A scholar has to meet a vast range of responsibilities and play several key roles that require substantial efforts and high levels of professionalism. As a DNP, one has to not only ensure that the needs of patients are met but also advocate for vulnerable groups on a larger scale and introduce changes to the current healthcare system on social, economic, and even legal levels (Daw, Seldomridge, Battistoni, & Belcher, 2018). Therefore, as a scholar, a DNP has to play the roles of an innovator and educator, at the same time addressing current public health issues and managing the tasks associated with interdisciplinary collaboration through research.
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As a rule, a scholar plays the role of a change agent in the nursing environment. Thus, a DNP scholar influences the policies associated with nursing practice on not only clinical but also ethical and legal levels. Based on the results of evidence-based research, comprehensive programs that embrace the needs of vulnerable demographic and take economic constraints of patients into consideration are produced (Oermann, Lynn, & Agger, 2016). In addition, a scholar is responsible for seeking the strategies of patient education and the increase in nurses’ competencies, as well as the provision of tools or establishing a nurse-patient dialogue (Holly, 2014). For this reason, the key tasks that a DNP scholar has to accomplish include careful and accurate research and compliance with the related ethical and clinical standards for EBP studies.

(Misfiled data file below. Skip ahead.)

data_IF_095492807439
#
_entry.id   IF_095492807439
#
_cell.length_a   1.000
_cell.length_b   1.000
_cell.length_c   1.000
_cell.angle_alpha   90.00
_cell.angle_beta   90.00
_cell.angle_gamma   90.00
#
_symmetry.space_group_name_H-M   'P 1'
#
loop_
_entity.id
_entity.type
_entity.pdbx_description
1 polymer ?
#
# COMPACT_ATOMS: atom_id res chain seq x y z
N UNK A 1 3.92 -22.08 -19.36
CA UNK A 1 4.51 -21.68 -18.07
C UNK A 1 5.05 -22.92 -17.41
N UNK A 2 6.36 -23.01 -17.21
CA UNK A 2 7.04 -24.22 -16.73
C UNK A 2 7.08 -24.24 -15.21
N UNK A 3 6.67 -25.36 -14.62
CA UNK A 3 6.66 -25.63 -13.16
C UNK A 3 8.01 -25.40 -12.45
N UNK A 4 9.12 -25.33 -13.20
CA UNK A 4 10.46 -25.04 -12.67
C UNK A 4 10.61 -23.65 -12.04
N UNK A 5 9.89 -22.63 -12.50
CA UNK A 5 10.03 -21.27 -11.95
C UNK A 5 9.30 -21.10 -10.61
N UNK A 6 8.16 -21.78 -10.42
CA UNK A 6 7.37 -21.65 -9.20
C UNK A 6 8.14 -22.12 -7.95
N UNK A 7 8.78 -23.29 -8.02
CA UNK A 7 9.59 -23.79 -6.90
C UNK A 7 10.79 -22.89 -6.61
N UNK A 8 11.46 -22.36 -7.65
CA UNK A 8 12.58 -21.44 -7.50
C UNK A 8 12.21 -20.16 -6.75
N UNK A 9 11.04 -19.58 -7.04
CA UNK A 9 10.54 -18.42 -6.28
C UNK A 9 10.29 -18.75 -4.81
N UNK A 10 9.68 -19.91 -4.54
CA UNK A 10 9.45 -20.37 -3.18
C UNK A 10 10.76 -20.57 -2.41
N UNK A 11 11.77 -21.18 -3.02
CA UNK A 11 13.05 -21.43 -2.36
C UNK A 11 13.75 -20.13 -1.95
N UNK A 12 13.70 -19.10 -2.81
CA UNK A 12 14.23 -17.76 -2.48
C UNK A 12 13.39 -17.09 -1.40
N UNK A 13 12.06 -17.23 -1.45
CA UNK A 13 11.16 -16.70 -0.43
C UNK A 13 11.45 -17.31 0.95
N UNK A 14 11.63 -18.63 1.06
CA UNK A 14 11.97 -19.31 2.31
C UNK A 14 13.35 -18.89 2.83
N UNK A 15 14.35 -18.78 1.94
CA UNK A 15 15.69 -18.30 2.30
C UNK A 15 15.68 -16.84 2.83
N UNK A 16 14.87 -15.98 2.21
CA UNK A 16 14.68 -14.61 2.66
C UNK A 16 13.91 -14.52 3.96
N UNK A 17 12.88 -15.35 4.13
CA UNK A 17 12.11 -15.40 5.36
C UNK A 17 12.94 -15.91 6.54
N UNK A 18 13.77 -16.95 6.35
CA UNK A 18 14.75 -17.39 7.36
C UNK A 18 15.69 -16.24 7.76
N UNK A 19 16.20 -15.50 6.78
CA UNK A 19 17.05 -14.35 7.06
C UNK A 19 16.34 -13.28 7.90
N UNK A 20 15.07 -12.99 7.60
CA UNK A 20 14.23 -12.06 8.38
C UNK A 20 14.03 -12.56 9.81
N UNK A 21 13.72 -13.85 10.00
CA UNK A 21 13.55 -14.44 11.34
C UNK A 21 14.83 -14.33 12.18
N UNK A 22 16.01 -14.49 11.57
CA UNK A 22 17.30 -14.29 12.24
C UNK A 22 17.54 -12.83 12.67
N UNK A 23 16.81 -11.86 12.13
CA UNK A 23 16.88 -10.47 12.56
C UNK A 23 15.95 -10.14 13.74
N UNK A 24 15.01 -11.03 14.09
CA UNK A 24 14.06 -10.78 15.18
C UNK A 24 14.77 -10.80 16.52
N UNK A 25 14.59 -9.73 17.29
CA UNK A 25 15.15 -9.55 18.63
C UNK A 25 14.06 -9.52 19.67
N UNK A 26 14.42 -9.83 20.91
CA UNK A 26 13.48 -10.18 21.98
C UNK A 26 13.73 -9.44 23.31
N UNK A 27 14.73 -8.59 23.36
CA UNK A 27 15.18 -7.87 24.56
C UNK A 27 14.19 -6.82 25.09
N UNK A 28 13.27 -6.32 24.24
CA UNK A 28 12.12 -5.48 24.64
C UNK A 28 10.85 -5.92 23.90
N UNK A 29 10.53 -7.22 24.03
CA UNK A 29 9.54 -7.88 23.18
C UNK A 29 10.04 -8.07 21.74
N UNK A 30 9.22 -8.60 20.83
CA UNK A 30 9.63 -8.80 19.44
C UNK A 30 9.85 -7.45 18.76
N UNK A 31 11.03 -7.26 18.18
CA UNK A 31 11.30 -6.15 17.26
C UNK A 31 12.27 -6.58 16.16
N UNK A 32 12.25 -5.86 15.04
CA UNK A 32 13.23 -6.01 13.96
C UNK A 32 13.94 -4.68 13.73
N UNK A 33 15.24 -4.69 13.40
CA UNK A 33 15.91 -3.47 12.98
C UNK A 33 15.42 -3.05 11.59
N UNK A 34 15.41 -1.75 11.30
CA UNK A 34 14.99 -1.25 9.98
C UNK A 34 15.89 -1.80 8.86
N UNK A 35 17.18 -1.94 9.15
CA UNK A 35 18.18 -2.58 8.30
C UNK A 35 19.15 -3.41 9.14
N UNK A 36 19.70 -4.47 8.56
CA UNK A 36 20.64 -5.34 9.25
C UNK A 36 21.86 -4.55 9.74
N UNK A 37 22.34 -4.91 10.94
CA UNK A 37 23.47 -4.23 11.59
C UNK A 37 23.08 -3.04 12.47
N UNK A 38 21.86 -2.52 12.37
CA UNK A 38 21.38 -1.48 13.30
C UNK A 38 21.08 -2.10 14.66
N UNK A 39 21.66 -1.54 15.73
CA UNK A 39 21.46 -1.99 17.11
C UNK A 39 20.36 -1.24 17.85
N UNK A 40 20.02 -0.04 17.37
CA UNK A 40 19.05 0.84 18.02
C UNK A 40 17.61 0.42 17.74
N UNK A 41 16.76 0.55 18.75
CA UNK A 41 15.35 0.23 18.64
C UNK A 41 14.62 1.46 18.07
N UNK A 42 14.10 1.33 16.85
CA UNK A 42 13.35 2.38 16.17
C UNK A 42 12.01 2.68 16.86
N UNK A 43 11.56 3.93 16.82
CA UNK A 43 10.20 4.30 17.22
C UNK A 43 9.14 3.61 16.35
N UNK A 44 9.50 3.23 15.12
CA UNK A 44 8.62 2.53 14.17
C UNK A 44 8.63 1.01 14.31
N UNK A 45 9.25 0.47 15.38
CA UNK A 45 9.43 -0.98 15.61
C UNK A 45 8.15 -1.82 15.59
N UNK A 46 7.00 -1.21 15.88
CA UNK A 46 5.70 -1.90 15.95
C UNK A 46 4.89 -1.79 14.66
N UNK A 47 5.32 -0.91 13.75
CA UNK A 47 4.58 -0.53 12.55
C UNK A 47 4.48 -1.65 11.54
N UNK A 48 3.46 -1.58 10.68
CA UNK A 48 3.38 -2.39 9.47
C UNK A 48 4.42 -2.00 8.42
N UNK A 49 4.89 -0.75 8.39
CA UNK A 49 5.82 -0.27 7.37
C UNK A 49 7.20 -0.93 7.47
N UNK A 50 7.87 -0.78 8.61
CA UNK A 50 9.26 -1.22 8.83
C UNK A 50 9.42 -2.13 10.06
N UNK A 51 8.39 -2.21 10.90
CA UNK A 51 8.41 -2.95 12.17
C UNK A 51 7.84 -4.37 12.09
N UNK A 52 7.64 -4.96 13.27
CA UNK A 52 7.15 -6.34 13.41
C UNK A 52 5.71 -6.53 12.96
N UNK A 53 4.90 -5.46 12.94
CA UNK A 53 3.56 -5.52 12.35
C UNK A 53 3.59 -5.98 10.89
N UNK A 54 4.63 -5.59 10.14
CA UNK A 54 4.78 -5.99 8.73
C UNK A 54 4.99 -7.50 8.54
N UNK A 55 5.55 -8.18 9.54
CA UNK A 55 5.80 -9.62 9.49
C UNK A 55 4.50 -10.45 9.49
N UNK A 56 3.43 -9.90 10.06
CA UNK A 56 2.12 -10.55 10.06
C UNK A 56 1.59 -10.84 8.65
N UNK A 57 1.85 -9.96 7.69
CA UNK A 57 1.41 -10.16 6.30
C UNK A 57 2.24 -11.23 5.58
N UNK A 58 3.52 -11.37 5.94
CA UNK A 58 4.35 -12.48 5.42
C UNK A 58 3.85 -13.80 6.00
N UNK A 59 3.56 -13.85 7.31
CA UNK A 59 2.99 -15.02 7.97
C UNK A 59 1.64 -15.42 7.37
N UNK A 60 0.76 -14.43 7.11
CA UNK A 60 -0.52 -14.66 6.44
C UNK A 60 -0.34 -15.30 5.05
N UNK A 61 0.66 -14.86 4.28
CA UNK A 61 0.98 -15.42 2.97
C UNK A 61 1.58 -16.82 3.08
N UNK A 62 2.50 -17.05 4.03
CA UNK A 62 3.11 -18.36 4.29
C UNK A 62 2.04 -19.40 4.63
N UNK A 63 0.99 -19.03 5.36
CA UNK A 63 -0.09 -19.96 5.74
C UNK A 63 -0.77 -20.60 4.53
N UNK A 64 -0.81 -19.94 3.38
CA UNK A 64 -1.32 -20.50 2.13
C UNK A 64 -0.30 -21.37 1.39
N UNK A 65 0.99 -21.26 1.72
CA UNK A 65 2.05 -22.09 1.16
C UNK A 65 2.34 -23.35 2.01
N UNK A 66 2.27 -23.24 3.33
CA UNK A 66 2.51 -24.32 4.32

Being a DNP scholar primarily means being able to prompt positive change in public health and nursing environment by developing programs for the needs of vulnerable groups. In addition, a DNP has to improve the existing guidelines for nursing practice by incorporating evidence-based and patient-centered approaches, and integrate the principles of interdisciplinary collaboration into the nursing environment. Thus, as a scholar, a DNP has to be capable of exerting positive influence and using leadership skills to build the platform for continuous improvements.
Daw, P., Seldomridge, L. A., Battistoni, S., & Belcher, A. E. (2018). Increasing the Number of Nurse Faculty with Doctoral Degrees: Outcomes of the Maryland Nurse Educator Doctoral Grant Program 2013-2018. Nursing Economics, 36(5), 213-218.
Holly, C. (2014). Scholarly inquiry and the DNP Capstone. New York, NY: Springer Publishing Company.
Oermann, M. H., Lynn, M. R., & Agger, C. A. (2016). Hiring intentions of directors of nursing programs related to DNP-and PhD-prepared faculty and roles of faculty. Journal of Professional Nursing, 32(3), 173-179. Web.